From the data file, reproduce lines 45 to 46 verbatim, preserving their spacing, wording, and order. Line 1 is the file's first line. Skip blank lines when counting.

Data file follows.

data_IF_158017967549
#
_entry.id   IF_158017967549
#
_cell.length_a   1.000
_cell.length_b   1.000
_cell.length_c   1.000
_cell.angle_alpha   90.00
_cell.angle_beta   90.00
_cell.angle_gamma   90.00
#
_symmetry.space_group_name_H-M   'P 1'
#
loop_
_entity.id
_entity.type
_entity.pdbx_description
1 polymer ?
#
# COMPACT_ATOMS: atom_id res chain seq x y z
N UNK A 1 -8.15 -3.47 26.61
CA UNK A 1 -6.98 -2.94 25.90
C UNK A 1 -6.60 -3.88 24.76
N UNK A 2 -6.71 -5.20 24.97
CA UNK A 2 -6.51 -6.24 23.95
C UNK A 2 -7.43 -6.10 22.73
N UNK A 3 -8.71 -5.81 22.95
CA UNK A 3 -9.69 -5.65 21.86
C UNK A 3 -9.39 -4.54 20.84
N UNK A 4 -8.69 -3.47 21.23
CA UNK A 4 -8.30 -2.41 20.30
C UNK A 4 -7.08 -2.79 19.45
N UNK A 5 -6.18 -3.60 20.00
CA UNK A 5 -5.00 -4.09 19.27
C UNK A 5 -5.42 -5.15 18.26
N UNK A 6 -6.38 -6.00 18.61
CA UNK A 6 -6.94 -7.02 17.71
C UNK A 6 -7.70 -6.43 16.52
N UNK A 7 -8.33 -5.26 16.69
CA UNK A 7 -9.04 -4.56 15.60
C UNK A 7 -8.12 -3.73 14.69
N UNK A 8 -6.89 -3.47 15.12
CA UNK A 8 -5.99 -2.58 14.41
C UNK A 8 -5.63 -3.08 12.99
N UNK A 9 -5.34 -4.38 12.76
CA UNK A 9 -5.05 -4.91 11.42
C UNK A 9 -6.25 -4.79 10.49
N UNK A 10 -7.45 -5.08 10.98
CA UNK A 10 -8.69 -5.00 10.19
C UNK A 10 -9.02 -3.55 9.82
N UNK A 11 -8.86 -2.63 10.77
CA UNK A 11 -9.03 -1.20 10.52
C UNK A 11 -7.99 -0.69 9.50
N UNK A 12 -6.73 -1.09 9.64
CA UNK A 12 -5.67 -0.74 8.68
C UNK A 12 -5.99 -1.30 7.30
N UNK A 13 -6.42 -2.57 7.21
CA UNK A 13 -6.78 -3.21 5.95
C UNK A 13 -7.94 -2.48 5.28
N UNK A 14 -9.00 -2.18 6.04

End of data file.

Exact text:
N UNK A 9 -5.34 -4.38 12.76
CA UNK A 9 -5.05 -4.91 11.42